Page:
Suara Takbir

Selamat Menyambut Hari Raya dan Ulangtahun Kemerdekaan ke-54
Selamat Menyambut Hari Raya dan Ulangtahun Kemerdekaan ke-54

“Kini tiba masanya
Hati gembira di Hari Raya
Bertemu sanak dan saudara
Bermaaf-maafan dengan keikhlasan”
Suara Takbir by Tan Sri P Ramlee

It’s that time of the year again for all Muslims worldwide, soon celebrating that day in their very own way. For the inhabitants of the Nusantara it’s the exodus back to their respective hometown, celebrating it with parents and kinsfolk that makes what Hari Raya Aidil Fitri is. For kids, it is that time of the year they get to be with cousins at their grandparents. For as far back as I can remember, that for me, would be in the early 1970s.

I can still remember the crisp cool morning air as we cousins wake up’ the younger cousins might not remember the old well by the side of the house. When they were old enough to remember anything, water was pumped from the well using the electric motor. Anyway, us cousins would queue outside the well a la P Ramlee. then get dressed in our Hari Raya best before walking to the village mosque for the Aidil Fitri prayers.

My late grandparents' house, now being rented out
My late grandparents’ house, now being rented out

We would have returned to my grandparents’ a few days earlier. The ladies would have slogged it out in the kitchen area making rendang, curry and so on while the men would have made lemang, ketupat, dodol. At around 6.30pm, just before berbuka (those days Peninsula Malaysia was 1/2 hour behind the current time), we would light up the pelitas, then take our place on the floor with the other cousins, while the grandparents, parents, uncles and aunts would occupy the two dining tables. After the final berbuka, we cousins would be with our sparklers and firecrackers ’til late.

The last time we all went back for Hari Raya as a family to my grandparents’ was back late January 1998. When I left their house for KL with my brother the day after, it never occurred to me that it would be our last Hari Raya with them, and that was also the last time I spoke to my grandfather when he was still alive. Unbeknownst to us, he was already suffering from cerebral haemorrhage from an accident a month earlier. He would slip into a coma some two weeks later and never recovered.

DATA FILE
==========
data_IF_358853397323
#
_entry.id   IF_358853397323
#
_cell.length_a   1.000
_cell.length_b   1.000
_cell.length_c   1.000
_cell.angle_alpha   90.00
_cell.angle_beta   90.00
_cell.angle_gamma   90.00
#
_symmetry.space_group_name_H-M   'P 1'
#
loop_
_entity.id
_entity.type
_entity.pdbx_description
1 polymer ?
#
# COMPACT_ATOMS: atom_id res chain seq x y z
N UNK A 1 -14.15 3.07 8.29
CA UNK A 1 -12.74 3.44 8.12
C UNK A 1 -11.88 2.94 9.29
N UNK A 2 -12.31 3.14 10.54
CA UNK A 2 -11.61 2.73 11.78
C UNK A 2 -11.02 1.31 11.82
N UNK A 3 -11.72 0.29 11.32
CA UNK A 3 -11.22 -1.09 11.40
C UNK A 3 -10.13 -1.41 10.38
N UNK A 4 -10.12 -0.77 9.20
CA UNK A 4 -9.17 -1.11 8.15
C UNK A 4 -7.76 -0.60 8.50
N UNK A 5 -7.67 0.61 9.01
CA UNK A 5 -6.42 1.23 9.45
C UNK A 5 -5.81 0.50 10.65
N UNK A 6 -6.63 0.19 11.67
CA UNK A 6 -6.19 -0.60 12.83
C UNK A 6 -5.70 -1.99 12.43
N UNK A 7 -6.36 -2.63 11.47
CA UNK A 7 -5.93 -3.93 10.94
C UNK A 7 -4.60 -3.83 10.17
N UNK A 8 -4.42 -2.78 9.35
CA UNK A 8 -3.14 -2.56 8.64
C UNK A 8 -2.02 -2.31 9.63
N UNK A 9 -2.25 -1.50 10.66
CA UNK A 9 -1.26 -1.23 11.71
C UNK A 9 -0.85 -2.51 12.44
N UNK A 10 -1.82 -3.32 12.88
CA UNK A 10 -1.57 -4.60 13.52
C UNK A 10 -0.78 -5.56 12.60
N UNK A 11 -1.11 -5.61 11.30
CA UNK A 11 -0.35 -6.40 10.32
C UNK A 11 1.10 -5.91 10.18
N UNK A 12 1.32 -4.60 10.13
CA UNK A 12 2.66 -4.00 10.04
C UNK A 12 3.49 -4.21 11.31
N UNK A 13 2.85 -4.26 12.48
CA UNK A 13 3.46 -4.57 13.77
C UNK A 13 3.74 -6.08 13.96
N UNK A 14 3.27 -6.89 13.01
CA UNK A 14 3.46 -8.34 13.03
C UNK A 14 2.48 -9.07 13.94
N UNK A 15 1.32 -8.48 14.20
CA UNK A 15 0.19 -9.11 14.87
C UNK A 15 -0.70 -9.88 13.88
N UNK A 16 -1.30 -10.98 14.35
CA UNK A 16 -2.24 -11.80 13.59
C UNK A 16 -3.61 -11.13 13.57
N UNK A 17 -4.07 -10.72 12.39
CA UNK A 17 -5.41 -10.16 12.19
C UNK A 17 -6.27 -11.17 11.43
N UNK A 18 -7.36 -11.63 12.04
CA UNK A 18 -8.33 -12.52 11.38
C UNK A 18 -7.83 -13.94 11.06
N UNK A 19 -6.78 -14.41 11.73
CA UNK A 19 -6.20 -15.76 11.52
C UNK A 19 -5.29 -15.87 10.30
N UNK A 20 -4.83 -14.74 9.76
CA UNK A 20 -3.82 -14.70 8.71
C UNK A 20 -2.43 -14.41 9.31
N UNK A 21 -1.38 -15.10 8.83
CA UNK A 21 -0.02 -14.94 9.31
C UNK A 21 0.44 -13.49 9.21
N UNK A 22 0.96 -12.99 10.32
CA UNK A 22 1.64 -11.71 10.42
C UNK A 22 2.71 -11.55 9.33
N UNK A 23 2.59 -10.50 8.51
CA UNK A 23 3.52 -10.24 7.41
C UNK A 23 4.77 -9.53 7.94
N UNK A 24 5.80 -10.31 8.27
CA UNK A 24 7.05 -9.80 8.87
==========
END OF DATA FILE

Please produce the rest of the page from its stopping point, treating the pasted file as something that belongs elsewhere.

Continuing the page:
My grandmother passed away exactly six months later.

My uncle lived in that house with my cousins until he, too, passed away from an accident four years later. The house has been rented out since. My cousins, siblings and I still yearn to go back to a kampung we could call ours, where we could enjoy that crisp morning air, enjoy making rendang, dodol, ketupat, lemang, kuih together – and this time see our children play sparklers together.

My paternal grandfather passed away in 1952, while my paternal grandmother passed away in May 1983.

For those of you who still have a kampung to return to, do so. And do so safely so that you could return to your kampung year in year out.

As for me, I can only share my wife’s kampung and envy her.


My late grandparents in Bangkok (1994)
My late grandparents in Bangkok (1994)

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